سبع

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Arabic[edit]

Etymology 1[edit]

Numeral[edit]

سَبْع (sabʿf (masculine سَبْعَة(sabʿa))

  1. feminine of سَبْعَة(sabʿa, seven)

Etymology 2[edit]

Arabic numbers (edit)
[a], [b] ←  6 ٧
7
8  → [a], [b]
    Cardinal: سَبْعَة(sabʿa)
    Ordinal: سَابِع(sābiʿ)
    Multiplier: سُبَاعِيّ(subāʿiyy), مُسَبَّع(musabbaʿ)
    Distributive: سُبَاعَ(subāʿa)
    Fractional: سُبُع (subuʿ), سُبْع (subʿ)

From the root س ب ع(s-b-ʿ); compare سَبْعَة(sabʿa, seven).

Noun[edit]

سُبُع or سُبْع (subuʿ or subʿm (plural أَسْبَاع(ʾasbāʿ))

  1. one seventh
Declension[edit]
See also[edit]

Etymology 3[edit]

From the root س ب ع(s-b-ʿ).

Noun[edit]

سَبُع or سَبْع (sabuʿ or sabʿm (plural سِبَاع(sibāʿ) or أَسْبُع(ʾasbuʿ) or سُبُوع(subūʿ) or سُبُوعَة(subūʿa))

  1. lion, voracious animal
Declension[edit]
References[edit]

Egyptian Arabic[edit]

Egyptian Arabic Wikipedia has an article on:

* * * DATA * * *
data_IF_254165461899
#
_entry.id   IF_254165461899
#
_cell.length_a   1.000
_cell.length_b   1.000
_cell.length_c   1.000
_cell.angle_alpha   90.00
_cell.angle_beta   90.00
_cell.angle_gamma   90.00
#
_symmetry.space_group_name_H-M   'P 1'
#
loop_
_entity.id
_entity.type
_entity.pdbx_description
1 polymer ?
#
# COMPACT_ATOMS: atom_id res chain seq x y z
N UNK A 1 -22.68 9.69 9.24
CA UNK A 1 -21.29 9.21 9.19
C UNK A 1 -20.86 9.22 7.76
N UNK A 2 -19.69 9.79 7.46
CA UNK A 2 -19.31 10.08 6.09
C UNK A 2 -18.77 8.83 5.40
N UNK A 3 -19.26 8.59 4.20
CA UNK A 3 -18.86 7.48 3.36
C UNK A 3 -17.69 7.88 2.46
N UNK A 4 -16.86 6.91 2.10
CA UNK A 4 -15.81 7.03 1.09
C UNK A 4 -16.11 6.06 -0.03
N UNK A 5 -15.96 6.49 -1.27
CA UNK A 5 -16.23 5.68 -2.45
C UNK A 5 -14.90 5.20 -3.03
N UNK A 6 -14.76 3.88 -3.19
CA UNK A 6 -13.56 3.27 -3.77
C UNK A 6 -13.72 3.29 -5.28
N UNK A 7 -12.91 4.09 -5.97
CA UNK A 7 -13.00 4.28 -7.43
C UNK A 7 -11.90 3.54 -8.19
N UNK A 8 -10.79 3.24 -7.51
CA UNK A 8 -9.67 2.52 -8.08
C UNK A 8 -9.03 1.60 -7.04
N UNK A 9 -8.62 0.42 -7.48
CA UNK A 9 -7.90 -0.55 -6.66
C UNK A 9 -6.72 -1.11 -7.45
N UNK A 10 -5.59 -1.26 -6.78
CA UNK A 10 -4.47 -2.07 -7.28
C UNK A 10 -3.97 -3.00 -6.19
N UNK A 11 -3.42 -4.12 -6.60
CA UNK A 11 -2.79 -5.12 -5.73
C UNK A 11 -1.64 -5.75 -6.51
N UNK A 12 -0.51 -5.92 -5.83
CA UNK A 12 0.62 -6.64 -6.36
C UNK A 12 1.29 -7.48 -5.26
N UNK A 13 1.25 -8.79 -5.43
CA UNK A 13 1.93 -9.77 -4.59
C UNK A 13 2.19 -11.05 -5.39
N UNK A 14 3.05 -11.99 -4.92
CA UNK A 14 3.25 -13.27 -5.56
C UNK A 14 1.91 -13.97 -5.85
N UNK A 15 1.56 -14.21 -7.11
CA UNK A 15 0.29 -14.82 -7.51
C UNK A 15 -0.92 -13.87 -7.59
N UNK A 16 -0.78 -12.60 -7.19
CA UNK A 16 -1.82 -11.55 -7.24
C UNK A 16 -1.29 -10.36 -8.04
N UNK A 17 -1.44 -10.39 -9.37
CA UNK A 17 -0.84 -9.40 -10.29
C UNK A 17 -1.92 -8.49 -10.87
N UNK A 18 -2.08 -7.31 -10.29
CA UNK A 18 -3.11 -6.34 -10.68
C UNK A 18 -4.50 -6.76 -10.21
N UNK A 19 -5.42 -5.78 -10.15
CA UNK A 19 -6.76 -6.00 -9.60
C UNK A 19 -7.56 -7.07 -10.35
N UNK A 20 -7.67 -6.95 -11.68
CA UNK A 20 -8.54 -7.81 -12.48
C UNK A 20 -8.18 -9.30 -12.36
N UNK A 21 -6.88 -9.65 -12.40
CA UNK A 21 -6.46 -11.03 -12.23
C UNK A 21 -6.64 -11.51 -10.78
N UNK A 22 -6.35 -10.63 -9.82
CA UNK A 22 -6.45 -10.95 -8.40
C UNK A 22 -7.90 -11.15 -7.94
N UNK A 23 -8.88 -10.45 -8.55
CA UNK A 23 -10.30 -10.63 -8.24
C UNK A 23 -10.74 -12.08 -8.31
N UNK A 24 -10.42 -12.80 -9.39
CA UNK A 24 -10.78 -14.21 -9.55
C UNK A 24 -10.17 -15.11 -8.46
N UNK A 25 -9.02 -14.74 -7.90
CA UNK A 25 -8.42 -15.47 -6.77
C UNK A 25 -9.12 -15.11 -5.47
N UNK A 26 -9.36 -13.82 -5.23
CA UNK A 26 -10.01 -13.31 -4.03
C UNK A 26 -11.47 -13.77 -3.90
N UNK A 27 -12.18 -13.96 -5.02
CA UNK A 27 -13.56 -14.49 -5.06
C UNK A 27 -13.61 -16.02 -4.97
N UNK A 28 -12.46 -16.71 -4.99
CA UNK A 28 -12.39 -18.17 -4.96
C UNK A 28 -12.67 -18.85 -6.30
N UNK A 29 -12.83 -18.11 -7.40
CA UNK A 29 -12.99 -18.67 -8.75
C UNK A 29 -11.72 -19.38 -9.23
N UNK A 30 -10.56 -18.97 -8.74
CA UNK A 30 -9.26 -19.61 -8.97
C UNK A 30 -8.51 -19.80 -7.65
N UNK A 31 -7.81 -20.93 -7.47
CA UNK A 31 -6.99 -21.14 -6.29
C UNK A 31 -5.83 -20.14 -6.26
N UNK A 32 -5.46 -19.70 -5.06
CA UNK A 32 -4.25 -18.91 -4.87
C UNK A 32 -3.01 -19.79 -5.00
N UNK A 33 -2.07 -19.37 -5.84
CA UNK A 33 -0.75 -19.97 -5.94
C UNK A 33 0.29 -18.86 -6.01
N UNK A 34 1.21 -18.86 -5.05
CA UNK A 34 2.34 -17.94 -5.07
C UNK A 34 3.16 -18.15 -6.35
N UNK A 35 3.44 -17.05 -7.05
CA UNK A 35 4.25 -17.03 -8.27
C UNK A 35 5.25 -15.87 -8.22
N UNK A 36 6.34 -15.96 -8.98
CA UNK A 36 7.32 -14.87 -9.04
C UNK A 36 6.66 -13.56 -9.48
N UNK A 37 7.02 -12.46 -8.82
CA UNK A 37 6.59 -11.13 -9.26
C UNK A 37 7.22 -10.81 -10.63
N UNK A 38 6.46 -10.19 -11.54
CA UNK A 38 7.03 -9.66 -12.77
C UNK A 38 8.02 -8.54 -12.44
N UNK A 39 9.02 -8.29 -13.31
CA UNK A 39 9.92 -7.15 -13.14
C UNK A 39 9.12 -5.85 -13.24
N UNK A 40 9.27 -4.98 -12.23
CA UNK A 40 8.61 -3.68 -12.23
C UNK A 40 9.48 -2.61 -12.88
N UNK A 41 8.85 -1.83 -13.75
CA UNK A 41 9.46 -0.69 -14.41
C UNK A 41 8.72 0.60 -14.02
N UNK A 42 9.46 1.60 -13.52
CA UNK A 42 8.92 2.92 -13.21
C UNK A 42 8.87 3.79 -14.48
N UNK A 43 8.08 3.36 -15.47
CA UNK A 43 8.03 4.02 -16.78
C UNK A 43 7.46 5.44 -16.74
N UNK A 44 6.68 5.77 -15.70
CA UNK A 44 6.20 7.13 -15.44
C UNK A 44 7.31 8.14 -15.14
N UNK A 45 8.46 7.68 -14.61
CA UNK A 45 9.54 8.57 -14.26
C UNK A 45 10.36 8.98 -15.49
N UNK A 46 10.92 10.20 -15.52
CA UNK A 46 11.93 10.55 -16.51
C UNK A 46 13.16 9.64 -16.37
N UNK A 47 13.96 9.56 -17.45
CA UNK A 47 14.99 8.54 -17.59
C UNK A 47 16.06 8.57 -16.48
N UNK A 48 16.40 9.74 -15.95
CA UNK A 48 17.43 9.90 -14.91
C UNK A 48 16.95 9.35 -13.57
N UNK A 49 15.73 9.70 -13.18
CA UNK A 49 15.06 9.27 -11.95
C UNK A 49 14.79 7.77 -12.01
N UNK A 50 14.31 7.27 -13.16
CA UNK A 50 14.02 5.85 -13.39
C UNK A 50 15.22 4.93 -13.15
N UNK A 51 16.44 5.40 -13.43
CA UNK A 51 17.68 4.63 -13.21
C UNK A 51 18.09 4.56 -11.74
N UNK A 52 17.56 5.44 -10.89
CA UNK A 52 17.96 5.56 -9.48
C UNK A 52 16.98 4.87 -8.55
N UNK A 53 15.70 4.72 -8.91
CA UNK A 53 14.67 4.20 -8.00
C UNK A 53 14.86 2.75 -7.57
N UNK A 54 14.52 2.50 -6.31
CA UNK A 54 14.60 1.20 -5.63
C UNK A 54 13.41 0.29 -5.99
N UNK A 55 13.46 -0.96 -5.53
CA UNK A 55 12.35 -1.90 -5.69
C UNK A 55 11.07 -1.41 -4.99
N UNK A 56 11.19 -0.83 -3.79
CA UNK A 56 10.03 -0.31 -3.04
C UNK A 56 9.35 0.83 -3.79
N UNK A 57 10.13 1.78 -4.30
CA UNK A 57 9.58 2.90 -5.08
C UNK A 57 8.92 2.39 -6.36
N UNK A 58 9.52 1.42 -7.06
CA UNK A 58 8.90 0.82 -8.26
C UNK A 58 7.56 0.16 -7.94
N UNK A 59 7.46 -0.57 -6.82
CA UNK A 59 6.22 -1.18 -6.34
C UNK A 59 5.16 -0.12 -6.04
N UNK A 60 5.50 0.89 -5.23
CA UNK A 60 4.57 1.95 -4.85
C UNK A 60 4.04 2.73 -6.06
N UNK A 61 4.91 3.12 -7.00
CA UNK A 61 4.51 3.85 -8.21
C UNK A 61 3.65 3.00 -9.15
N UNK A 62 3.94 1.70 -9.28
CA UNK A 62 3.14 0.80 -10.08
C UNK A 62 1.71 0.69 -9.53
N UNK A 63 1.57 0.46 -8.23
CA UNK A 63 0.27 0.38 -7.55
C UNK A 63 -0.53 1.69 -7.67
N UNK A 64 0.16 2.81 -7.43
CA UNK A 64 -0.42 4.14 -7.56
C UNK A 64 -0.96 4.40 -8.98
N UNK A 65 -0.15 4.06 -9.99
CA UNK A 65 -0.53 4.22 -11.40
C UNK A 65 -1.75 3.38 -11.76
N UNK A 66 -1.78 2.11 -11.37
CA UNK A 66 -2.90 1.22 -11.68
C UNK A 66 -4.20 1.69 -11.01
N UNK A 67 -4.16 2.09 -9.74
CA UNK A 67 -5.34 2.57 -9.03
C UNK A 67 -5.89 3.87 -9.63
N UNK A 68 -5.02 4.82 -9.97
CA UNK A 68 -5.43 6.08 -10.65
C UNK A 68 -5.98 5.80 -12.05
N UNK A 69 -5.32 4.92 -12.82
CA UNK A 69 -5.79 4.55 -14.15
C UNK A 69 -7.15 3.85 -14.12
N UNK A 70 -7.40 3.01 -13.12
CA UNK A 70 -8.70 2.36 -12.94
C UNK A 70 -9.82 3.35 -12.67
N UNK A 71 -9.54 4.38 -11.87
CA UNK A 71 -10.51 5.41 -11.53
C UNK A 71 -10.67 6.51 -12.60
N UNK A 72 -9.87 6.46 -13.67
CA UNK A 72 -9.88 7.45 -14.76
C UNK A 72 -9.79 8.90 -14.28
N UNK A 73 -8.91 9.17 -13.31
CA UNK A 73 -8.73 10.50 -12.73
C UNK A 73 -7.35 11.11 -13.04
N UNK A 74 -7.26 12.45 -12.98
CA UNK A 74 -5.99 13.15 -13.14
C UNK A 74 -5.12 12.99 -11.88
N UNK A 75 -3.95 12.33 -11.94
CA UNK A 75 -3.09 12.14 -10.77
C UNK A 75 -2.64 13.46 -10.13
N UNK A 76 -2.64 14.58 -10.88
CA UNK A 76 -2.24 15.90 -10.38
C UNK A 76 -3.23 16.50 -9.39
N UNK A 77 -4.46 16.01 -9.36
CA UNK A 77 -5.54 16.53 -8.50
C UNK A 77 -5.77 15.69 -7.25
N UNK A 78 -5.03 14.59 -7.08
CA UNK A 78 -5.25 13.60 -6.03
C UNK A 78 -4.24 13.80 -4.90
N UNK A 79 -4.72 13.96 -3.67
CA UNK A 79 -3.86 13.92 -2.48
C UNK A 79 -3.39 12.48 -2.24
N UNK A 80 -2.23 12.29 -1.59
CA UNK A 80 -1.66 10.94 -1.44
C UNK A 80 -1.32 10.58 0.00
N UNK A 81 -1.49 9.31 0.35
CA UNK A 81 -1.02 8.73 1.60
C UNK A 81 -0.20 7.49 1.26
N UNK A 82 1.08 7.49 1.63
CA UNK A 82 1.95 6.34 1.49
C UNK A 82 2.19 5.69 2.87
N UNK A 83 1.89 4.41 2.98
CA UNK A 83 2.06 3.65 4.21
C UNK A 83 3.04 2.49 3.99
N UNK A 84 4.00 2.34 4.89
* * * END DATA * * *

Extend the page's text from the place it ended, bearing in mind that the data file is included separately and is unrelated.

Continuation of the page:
Wikipedia arz

Etymology[edit]

From Arabic سبع(sabuʿ or sabʿ, predatory animal, beast of prey)

Pronunciation[edit]

Noun[edit]

سبع (sabʿm (plural سباع(sibāʿ) or سبوع(subūʿ))

  1. lion

Synonyms[edit]

References[edit]

  • Spiro, Socrates (1895). An Arabic-English vocabulary of the colloquial Arabic of Egypt, containing the vernacular idioms and expressions, slang phrases, etc., etc., used by the native Egyptians Cairo: Al-Mokattam Printing Office.
  • Hinds, Martin; Badawi, El-Said (1986). A Dictionary of Egyptian Arabic Beirut: Librairie du Liban.
  • Lane, Edward William (1863). An Arabic - English Lexicon derived from the best and the most copious eastern sources London: Williams and Northgate.